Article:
The Vermont Cynic

UVM – a Big Piece of the Peace Corps


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With 693 alumni serving as Peace Corps volunteers since the program’s establishment, and 16 serving currently, the University of Vermont is one of the greatest contributors to the pro-gram.

The Peace Corps, established in 1961 by President John F. Kennedy, is a government funded volunteer orga-nization. Its primary goal, according to the Peace Corps Web site, is to “promote world peace and friendship.”

Volunteers are currently sent to 77 different countries in Africa, Asia, the Caribbean, South America, Central America, the Middle East and the Pacific Islands.

Volunteers are only sent to countries that have specifically asked for aid.

The volunteers are placed in a variety of fields, from education to agriculture, healthcare to business development. Volunteers are usually placed in a sector in which they have had some experience.

Ninety-six percent of volunteers have at least an undergraduate degree. The average age is 28 years old, with the oldest volunteer being 79 years old. The minimum age is 18. There are currently approximately 7,800 volunteers and trainees.

Applying to the Peace Corps is a lengthy and competitive process according to the Peace Corps Web site. Averaging nine months.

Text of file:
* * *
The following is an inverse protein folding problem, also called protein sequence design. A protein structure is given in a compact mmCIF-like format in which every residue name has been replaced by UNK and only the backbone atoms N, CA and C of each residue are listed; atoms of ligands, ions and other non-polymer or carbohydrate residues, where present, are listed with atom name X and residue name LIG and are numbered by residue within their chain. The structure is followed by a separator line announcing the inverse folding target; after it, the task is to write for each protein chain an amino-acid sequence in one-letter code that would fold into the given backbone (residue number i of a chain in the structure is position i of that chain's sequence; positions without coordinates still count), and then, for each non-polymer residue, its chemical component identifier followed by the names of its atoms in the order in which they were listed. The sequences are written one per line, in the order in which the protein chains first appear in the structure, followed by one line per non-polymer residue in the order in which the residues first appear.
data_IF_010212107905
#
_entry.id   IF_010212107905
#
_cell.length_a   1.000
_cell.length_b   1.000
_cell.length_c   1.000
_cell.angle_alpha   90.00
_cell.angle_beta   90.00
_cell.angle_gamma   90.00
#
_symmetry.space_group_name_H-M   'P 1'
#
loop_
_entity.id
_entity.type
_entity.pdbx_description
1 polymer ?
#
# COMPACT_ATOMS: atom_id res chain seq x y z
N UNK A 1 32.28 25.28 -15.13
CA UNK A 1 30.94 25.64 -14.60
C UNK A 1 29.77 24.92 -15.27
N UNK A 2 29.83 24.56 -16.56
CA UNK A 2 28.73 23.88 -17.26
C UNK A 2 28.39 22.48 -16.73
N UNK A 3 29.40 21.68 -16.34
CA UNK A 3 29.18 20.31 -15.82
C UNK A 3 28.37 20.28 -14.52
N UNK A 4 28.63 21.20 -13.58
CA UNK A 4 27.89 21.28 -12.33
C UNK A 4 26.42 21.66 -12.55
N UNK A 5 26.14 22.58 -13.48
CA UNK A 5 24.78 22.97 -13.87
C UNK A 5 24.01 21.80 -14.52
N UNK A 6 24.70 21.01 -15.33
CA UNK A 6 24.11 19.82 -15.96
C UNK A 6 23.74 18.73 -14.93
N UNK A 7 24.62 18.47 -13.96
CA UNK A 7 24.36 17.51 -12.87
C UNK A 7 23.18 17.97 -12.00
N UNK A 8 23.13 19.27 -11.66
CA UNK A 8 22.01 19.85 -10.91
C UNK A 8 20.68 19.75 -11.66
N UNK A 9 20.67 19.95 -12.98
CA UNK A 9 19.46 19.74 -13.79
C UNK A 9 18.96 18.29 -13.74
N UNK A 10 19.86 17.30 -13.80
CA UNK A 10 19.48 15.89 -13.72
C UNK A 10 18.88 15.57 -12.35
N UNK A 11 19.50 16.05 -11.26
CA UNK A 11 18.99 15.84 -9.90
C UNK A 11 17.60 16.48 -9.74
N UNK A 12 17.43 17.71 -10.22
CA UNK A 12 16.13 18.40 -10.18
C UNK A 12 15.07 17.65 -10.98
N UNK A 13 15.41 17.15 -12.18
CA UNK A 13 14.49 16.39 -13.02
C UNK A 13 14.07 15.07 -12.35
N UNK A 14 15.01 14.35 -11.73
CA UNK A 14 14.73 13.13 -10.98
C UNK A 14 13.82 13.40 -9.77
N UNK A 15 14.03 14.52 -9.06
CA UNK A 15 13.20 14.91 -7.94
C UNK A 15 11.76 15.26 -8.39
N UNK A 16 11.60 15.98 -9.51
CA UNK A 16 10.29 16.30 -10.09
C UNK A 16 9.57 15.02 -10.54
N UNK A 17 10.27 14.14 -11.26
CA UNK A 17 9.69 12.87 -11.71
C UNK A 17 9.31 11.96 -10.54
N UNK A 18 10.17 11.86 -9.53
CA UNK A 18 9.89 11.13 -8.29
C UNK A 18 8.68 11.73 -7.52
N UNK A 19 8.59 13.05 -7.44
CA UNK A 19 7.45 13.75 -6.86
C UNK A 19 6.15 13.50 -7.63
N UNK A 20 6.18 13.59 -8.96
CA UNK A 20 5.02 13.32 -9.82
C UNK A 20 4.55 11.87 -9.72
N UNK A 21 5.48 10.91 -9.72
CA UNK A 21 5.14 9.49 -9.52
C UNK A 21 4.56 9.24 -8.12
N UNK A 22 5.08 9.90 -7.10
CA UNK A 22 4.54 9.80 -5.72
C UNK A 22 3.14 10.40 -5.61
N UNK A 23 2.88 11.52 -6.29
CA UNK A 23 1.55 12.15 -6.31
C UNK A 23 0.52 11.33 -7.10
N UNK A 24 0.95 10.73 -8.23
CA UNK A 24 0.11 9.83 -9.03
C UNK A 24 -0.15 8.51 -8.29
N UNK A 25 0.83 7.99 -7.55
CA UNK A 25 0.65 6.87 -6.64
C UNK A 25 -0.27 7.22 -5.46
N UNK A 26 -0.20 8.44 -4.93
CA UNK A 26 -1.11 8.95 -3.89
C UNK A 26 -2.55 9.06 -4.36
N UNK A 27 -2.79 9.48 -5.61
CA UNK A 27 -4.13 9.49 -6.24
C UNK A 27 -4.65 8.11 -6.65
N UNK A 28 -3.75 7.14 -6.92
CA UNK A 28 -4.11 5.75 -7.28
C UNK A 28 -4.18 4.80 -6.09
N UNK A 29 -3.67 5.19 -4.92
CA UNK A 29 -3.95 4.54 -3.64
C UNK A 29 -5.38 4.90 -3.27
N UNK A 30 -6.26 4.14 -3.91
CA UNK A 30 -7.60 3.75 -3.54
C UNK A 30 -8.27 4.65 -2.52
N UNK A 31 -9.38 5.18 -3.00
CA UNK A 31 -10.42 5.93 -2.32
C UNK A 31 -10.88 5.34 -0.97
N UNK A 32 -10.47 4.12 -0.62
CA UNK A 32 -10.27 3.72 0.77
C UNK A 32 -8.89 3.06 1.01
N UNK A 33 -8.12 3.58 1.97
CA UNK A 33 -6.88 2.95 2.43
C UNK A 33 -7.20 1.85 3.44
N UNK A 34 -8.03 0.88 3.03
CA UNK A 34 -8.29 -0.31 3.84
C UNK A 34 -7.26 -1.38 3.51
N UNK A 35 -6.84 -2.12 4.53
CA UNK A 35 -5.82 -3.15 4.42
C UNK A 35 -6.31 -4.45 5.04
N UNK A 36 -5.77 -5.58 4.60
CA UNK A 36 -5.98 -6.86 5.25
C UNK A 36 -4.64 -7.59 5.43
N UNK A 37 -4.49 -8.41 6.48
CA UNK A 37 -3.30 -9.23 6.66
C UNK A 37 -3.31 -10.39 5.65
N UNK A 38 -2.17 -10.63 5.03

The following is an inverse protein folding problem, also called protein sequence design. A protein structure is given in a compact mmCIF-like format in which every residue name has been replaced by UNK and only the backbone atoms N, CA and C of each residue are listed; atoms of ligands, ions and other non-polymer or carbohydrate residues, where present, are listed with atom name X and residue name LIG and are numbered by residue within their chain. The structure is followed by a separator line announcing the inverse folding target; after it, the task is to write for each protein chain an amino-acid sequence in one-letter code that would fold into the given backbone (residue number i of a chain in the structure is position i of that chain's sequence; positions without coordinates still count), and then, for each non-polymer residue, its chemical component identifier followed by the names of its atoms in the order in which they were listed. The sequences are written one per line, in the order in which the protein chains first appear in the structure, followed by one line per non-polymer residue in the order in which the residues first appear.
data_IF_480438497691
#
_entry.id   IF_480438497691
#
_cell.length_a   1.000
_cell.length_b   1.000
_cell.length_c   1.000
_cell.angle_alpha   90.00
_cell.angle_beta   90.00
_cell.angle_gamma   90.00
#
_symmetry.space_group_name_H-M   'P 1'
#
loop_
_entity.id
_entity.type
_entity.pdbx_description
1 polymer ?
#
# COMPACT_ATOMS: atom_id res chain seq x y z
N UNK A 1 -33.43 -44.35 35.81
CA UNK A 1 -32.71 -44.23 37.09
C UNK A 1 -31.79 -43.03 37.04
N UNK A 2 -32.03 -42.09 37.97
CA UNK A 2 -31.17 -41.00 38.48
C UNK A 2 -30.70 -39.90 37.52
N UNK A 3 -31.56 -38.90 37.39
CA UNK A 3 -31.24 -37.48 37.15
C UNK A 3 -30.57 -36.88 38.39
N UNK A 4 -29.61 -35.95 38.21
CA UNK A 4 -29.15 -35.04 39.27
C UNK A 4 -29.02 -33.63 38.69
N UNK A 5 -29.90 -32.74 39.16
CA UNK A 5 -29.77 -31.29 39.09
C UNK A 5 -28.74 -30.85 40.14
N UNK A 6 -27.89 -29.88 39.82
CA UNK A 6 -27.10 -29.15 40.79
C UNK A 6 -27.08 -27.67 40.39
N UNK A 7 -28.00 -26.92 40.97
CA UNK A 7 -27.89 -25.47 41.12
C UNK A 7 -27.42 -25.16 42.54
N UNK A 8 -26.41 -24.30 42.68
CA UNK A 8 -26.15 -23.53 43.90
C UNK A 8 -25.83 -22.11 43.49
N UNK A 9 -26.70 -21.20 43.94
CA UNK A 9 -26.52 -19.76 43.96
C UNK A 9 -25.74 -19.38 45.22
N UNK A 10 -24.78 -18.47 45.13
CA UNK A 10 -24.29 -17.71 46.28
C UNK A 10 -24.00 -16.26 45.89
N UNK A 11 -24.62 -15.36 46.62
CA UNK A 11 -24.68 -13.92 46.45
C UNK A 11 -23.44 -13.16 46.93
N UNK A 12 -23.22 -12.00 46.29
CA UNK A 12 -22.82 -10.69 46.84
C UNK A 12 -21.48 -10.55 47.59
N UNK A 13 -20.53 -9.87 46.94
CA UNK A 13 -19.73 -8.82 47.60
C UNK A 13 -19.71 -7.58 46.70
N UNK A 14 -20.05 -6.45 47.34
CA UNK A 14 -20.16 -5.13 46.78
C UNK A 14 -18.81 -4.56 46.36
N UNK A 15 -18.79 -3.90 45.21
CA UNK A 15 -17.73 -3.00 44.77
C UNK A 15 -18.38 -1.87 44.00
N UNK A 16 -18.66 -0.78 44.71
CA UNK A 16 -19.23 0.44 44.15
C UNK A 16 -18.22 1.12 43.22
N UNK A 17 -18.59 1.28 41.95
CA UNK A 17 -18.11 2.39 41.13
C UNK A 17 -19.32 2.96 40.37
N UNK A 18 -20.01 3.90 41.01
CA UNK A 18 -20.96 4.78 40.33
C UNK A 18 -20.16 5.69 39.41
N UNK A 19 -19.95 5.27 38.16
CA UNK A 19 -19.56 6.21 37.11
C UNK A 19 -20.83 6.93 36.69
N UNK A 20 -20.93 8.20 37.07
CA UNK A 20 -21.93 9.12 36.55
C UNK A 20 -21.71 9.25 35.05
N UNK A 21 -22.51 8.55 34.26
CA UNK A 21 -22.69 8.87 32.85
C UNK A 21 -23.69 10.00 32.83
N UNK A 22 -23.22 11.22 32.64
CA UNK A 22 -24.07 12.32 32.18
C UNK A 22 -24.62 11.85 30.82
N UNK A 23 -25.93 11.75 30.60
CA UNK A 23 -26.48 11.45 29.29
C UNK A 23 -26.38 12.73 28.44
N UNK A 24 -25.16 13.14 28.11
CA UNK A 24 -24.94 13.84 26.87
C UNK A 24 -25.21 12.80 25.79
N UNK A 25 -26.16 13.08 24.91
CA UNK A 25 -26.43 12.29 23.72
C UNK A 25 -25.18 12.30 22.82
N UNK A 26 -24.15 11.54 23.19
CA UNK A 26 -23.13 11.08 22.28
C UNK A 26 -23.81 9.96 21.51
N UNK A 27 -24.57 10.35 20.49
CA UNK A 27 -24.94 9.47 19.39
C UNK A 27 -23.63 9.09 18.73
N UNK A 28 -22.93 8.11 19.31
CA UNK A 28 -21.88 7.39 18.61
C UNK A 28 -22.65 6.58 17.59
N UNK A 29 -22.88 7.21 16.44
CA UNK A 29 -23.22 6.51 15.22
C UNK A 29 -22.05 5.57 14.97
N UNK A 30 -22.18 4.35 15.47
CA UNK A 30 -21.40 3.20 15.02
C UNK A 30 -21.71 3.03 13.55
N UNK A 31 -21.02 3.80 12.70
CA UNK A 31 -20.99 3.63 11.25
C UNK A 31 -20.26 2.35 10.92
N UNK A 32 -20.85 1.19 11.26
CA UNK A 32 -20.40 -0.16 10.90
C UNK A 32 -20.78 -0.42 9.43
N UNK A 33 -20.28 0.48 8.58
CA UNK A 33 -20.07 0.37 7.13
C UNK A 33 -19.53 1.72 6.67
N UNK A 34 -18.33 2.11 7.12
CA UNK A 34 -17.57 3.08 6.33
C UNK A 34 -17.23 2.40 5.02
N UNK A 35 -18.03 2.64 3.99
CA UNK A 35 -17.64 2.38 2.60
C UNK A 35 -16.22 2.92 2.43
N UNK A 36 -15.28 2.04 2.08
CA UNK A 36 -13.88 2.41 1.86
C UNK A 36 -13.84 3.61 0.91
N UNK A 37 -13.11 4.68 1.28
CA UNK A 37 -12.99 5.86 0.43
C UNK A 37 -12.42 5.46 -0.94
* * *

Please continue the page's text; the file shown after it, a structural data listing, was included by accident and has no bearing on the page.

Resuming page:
The first step is the application. After the application is reviewed, there is an interview. If the interview goes well and there is an opening, the applicant will be nominated to join a specific assignment area.

At this stage the applicant can be told the geographic region in which they will be stationed, but not the specific country.

The third step is qualification. All information and the applicant are reviewed and evaluated. If everything works out in this stage, the applicant moves into the final step: invitation.

Once invited to join the Peace Corps, the applicant has 10 days to respond. Then, four weeks before their departure date, they will be told exactly where and when they will be going.

After leaving for the program, the applicant will spend approximately three months in intensive language and skill training in their new country.

Once finished with the training they will spend two years volunteering in the assigned country, with 48 vacation days at their disposal, and all travel, living and medical expenses covered.

Volunteers can live with a family or live in their own space. They will become a part of the community, according to UVM’s Peace Corps representative Amanda Richardson. The Peace Corps makes sure all volunteers are safe, happy, and healthy.

Once in the Peace Corps, there is no way to tell what the experience will be like. “No two experiences are alike,” Richardson said. “Where some people live in thatched huts and have to dig their own toilets, others live in well equipped houses with internet.”

UVM will be hosting a returned vol-unteer panel on Thursday, April 19 at 6:30 p.m. in Billings March Lounge.

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UVM – a Big Piece of the Peace Corps